Interview TOMIO NAGAOKA
Photography ERIC LAIGNEL
In the complex world of eyewear, the most beautiful designs are often the most simple, seamlessly integrated with our own sense of identity to enhance our wellbeing while enhancing our sense of style. The fundamentals of good quality design are universal attributes and what better place to learn about them than from one of the top design firms in the world: Clodagh Designs. Acclaimed designer Clodagh has been redefining the world we live in, from private sanctuaries to aspirational spaces like luxury hotels and spas, through her studied application of interior design strategies that blend her own brand of “Life-Enhancing Minimalism™” with a wide range of influences from Feng Shui to chomotherapy.
Her innovative approach to interior design includes an award-winning portfolio that spans projects in more than 30 countries. Since the beginning, Clodagh has been inspired by the environment, championing eco-conscious projects around the world. Today, Clodagh’s designs can be found across a broad range of projects from million-square-foot hotels, residential buildings, international spas, private residences, restaurants, retail stores and showrooms to women’s apparel and cosmetic packaging, branding, furniture, and even on private jets and luxury yachts.
What she has learned from her many years of designing spaces is that design is not just about design but about “creating experiences that people can enjoy”. Clodagh takes a holistic approach to design with the ultimate goal of supporting and enhancing wellbeing through her interpretation of the spaces around us. Her third book called Life-Enhancing Design on the subject of designing for wellbeing will be published later this year. She tells 4SEE about her storied career as a designer, her design philosophy, and the transformative power of designing environments for living well.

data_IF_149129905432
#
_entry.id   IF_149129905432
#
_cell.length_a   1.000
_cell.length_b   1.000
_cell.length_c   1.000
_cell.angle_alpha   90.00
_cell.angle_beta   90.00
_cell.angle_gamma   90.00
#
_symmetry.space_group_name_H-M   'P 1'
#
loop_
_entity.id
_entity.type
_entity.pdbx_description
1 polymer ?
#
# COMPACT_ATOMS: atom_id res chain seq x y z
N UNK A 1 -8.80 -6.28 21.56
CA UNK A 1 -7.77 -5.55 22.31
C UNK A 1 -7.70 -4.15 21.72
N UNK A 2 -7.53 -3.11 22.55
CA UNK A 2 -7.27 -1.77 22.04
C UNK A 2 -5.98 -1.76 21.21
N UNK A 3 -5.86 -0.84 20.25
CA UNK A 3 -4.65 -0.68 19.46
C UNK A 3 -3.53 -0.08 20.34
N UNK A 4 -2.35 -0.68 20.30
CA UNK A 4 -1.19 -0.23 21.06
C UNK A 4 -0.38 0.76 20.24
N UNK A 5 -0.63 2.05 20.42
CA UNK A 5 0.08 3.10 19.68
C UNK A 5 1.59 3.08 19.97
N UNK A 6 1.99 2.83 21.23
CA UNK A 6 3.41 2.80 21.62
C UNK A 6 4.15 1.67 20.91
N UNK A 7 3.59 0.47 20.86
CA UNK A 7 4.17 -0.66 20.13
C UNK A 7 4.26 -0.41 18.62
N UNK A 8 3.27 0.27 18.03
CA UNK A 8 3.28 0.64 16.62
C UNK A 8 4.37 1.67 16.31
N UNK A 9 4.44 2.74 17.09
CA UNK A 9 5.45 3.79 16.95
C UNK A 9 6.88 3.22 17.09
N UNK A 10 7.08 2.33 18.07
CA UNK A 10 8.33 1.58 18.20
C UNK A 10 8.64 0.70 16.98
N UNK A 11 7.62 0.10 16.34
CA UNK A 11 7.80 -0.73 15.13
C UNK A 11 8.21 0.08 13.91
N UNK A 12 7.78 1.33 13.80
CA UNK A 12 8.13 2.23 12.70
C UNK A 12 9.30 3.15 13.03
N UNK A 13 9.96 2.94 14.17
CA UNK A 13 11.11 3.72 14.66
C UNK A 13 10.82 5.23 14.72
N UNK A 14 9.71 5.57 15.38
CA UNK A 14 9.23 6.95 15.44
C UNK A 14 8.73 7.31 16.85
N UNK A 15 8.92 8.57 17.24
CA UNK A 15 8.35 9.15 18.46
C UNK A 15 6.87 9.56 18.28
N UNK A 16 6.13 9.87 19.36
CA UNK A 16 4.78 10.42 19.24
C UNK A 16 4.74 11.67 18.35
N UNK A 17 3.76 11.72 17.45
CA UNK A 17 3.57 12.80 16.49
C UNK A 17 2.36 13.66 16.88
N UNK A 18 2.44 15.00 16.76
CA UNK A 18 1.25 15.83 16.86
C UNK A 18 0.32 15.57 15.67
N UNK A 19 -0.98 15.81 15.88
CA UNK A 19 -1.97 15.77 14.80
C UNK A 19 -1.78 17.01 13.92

What is your “core” design philosophy? Are there one or two very simple words to describe it that are unique to you and to no one else?
Life-enhancing minimalism. Everything that you need, but nothing more than what you need. But everything that you need to feel well and happy. Because I believe in design for wellness. I design for wellness and make sure that homes support peoples’ lives. I like universal designs—you’re designing for babies and hundred-year-olds. It’s a whole-life process.
As an interior designer, one of your hallmarks is that you are very particular about materials, and textures… Can you tell me why that is?
That’s what I’m all about. Because nature is full of textures. Although I like shiny and hard things too, you need the counterpoint, I think. I think design is like composing music. There’s a theme that runs through, there are high notes and low notes. If it’s all one note, it’s boring. So the textures are incredibly important to me. Also, I’ve been working since 1986 with Feng Shui and biogeometry, biophilia, chromotherapy… I’m very careful how I weave these modalities into my work, and use experts to help me to do that. So that people really feel comfortable and safe when they’re in one of my spaces.
So it’s not only about the beauty in design?
Design is not about design. Design is about creating experiences that people can enjoy.
How do you get that inspiration when you’re discussing a project with a client who may not know anything about interior design?
Well, the client may not know anything about interior design, but everybody is a brand. Every person is a brand. For example, I have a saying that you can put the same ingredients down in front of 50 different chefs and you’ll get 50 different dishes. So we very often use words to write a narrative before we put lines to paper. We actually interview the client, and ask them very firm questions. That interview is extremely important because that’s what I consider the branding process. Design involves a huge amount of observation, psychology, and watching how people move through space.
Your sort of approach applies to any kind of interior design…
It does, and now we also do consulting on gardens and art, as well. I very often sit in a café and just watch people. We’re doing a big hotel and restaurant in the Cayman Islands, and yesterday the team went out, and we had a drink, and just watched how the chef and restaurant that we thought was the closest to what we might be doing prepared the food – how they styled it before they presented it. Because you really have to think of the “back-of-house” and everything. It’s not just “front-of-house”. So we design, in a sense, from the inside out, as well as from the outside in. I think a lot of design is from the outside in, we’re from the inside out.